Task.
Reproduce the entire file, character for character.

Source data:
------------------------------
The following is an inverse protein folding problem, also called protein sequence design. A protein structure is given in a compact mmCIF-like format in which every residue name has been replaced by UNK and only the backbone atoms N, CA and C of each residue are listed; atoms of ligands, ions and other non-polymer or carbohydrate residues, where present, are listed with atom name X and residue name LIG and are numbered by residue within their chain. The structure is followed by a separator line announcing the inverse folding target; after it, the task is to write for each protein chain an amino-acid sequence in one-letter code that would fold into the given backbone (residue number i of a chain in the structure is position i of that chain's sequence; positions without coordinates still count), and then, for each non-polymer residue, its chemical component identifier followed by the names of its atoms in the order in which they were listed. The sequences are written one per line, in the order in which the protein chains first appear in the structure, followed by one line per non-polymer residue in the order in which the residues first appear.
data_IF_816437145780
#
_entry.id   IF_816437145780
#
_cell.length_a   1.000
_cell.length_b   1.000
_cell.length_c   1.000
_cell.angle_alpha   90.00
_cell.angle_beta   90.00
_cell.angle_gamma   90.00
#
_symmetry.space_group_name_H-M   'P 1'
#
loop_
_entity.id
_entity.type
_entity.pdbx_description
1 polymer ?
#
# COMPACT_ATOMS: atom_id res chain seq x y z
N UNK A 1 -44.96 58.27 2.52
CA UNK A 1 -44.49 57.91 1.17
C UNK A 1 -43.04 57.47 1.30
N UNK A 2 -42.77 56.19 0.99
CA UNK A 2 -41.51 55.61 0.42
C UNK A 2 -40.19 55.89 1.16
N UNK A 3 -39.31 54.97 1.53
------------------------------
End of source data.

The following is an inverse protein folding problem, also called protein sequence design. A protein structure is given in a compact mmCIF-like format in which every residue name has been replaced by UNK and only the backbone atoms N, CA and C of each residue are listed; atoms of ligands, ions and other non-polymer or carbohydrate residues, where present, are listed with atom name X and residue name LIG and are numbered by residue within their chain. The structure is followed by a separator line announcing the inverse folding target; after it, the task is to write for each protein chain an amino-acid sequence in one-letter code that would fold into the given backbone (residue number i of a chain in the structure is position i of that chain's sequence; positions without coordinates still count), and then, for each non-polymer residue, its chemical component identifier followed by the names of its atoms in the order in which they were listed. The sequences are written one per line, in the order in which the protein chains first appear in the structure, followed by one line per non-polymer residue in the order in which the residues first appear.
data_IF_816437145780
#
_entry.id   IF_816437145780
#
_cell.length_a   1.000
_cell.length_b   1.000
_cell.length_c   1.000
_cell.angle_alpha   90.00
_cell.angle_beta   90.00
_cell.angle_gamma   90.00
#
_symmetry.space_group_name_H-M   'P 1'
#
loop_
_entity.id
_entity.type
_entity.pdbx_description
1 polymer ?
#
# COMPACT_ATOMS: atom_id res chain seq x y z
N UNK A 1 -44.96 58.27 2.52
CA UNK A 1 -44.49 57.91 1.17
C UNK A 1 -43.04 57.47 1.30
N UNK A 2 -42.77 56.19 0.99
CA UNK A 2 -41.51 55.61 0.42
C UNK A 2 -40.19 55.89 1.16
N UNK A 3 -39.31 54.97 1.53